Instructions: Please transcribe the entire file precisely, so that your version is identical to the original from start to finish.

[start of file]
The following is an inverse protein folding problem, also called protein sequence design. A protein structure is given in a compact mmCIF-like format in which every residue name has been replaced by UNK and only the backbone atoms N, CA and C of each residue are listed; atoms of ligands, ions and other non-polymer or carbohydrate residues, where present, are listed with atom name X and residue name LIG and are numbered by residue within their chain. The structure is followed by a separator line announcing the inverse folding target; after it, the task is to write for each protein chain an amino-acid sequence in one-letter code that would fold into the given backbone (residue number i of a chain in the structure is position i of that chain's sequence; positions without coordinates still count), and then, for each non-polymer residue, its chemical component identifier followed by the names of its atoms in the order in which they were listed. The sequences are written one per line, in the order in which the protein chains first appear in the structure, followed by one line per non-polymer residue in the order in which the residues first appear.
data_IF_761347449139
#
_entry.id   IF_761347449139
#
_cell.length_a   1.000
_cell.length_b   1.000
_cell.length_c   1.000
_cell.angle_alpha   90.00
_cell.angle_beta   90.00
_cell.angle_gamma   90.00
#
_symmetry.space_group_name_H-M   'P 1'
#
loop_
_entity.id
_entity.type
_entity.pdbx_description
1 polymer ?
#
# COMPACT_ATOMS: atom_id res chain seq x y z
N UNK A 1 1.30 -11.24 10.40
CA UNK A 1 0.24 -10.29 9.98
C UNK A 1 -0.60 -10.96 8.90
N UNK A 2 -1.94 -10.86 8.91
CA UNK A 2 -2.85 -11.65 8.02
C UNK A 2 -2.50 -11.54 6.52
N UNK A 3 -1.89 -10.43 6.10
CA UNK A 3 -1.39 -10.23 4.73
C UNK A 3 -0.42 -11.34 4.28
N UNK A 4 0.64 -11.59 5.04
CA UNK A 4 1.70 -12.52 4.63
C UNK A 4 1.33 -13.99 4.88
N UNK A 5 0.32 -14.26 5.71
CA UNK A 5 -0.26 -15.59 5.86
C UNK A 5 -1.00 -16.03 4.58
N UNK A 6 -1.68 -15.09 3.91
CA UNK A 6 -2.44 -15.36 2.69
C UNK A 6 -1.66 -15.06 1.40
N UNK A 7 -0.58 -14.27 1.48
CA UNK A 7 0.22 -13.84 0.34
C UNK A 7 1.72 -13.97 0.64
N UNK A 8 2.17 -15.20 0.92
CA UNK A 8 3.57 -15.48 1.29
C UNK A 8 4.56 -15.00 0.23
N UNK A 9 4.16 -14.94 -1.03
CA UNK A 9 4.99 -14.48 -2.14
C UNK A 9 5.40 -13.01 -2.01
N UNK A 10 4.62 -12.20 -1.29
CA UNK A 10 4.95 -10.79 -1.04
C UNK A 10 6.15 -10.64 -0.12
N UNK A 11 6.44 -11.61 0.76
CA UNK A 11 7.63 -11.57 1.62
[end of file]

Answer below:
The following is an inverse protein folding problem, also called protein sequence design. A protein structure is given in a compact mmCIF-like format in which every residue name has been replaced by UNK and only the backbone atoms N, CA and C of each residue are listed; atoms of ligands, ions and other non-polymer or carbohydrate residues, where present, are listed with atom name X and residue name LIG and are numbered by residue within their chain. The structure is followed by a separator line announcing the inverse folding target; after it, the task is to write for each protein chain an amino-acid sequence in one-letter code that would fold into the given backbone (residue number i of a chain in the structure is position i of that chain's sequence; positions without coordinates still count), and then, for each non-polymer residue, its chemical component identifier followed by the names of its atoms in the order in which they were listed. The sequences are written one per line, in the order in which the protein chains first appear in the structure, followed by one line per non-polymer residue in the order in which the residues first appear.
data_IF_761347449139
#
_entry.id   IF_761347449139
#
_cell.length_a   1.000
_cell.length_b   1.000
_cell.length_c   1.000
_cell.angle_alpha   90.00
_cell.angle_beta   90.00
_cell.angle_gamma   90.00
#
_symmetry.space_group_name_H-M   'P 1'
#
loop_
_entity.id
_entity.type
_entity.pdbx_description
1 polymer ?
#
# COMPACT_ATOMS: atom_id res chain seq x y z
N UNK A 1 1.30 -11.24 10.40
CA UNK A 1 0.24 -10.29 9.98
C UNK A 1 -0.60 -10.96 8.90
N UNK A 2 -1.94 -10.86 8.91
CA UNK A 2 -2.85 -11.65 8.02
C UNK A 2 -2.50 -11.54 6.52
N UNK A 3 -1.89 -10.43 6.10
CA UNK A 3 -1.39 -10.23 4.73
C UNK A 3 -0.42 -11.34 4.28
N UNK A 4 0.64 -11.59 5.04
CA UNK A 4 1.70 -12.52 4.63
C UNK A 4 1.33 -13.99 4.88
N UNK A 5 0.32 -14.26 5.71
CA UNK A 5 -0.26 -15.59 5.86
C UNK A 5 -1.00 -16.03 4.58
N UNK A 6 -1.68 -15.09 3.91
CA UNK A 6 -2.44 -15.36 2.69
C UNK A 6 -1.66 -15.06 1.40
N UNK A 7 -0.58 -14.27 1.48
CA UNK A 7 0.22 -13.84 0.34
C UNK A 7 1.72 -13.97 0.64
N UNK A 8 2.17 -15.20 0.92
CA UNK A 8 3.57 -15.48 1.29
C UNK A 8 4.56 -15.00 0.23
N UNK A 9 4.16 -14.94 -1.03
CA UNK A 9 4.99 -14.48 -2.14
C UNK A 9 5.40 -13.01 -2.01
N UNK A 10 4.62 -12.20 -1.29
CA UNK A 10 4.95 -10.79 -1.04
C UNK A 10 6.15 -10.64 -0.12
N UNK A 11 6.44 -11.61 0.76
CA UNK A 11 7.63 -11.57 1.62